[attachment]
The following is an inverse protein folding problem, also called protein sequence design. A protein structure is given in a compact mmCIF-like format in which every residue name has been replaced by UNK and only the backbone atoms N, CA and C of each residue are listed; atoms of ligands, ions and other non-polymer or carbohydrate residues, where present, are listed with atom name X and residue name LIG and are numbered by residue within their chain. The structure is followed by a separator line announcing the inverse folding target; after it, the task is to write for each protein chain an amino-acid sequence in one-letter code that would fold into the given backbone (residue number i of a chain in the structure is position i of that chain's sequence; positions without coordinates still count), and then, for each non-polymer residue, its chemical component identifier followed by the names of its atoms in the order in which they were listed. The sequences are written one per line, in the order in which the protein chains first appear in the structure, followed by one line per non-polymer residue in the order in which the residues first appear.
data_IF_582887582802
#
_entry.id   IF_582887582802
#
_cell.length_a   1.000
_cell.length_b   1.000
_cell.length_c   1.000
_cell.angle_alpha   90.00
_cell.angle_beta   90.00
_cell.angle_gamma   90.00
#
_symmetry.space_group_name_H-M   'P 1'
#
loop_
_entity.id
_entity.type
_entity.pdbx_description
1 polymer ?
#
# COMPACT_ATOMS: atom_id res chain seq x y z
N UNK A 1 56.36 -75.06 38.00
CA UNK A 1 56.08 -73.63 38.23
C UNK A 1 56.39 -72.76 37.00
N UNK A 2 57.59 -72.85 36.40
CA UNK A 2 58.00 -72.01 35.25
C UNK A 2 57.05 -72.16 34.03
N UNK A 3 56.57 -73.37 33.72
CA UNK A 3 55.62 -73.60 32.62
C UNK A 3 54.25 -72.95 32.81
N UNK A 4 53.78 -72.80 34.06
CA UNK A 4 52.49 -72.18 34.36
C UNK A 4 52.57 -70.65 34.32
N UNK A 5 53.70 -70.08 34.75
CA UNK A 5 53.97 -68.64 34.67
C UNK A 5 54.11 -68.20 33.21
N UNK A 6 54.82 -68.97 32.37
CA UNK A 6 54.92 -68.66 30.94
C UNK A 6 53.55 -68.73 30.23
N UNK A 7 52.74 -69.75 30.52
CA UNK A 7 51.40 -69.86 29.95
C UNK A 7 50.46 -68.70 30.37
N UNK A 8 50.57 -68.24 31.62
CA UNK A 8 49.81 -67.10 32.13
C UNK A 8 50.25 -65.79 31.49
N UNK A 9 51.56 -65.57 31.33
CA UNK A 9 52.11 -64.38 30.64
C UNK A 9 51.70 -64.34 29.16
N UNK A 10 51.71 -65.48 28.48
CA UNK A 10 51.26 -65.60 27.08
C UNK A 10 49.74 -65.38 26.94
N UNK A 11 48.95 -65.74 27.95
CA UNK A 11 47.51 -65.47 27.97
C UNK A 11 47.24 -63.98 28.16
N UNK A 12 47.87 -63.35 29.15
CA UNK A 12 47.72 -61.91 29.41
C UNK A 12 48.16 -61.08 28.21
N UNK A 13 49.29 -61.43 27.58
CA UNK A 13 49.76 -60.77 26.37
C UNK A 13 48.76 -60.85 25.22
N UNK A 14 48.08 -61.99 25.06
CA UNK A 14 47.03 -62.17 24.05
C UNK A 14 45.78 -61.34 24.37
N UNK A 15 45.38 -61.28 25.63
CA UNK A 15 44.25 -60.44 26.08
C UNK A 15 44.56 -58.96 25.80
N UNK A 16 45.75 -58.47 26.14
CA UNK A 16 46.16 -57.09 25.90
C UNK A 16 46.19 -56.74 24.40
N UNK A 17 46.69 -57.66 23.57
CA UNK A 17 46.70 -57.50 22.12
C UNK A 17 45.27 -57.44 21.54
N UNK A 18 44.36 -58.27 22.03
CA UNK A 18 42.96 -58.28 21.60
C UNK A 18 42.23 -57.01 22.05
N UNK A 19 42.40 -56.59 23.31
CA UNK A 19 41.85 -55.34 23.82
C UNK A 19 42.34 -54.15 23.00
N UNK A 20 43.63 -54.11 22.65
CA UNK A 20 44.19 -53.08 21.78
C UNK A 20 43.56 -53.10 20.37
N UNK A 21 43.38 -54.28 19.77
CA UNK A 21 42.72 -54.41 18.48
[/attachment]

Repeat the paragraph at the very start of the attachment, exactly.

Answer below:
The following is an inverse protein folding problem, also called protein sequence design. A protein structure is given in a compact mmCIF-like format in which every residue name has been replaced by UNK and only the backbone atoms N, CA and C of each residue are listed; atoms of ligands, ions and other non-polymer or carbohydrate residues, where present, are listed with atom name X and residue name LIG and are numbered by residue within their chain. The structure is followed by a separator line announcing the inverse folding target; after it, the task is to write for each protein chain an amino-acid sequence in one-letter code that would fold into the given backbone (residue number i of a chain in the structure is position i of that chain's sequence; positions without coordinates still count), and then, for each non-polymer residue, its chemical component identifier followed by the names of its atoms in the order in which they were listed. The sequences are written one per line, in the order in which the protein chains first appear in the structure, followed by one line per non-polymer residue in the order in which the residues first appear.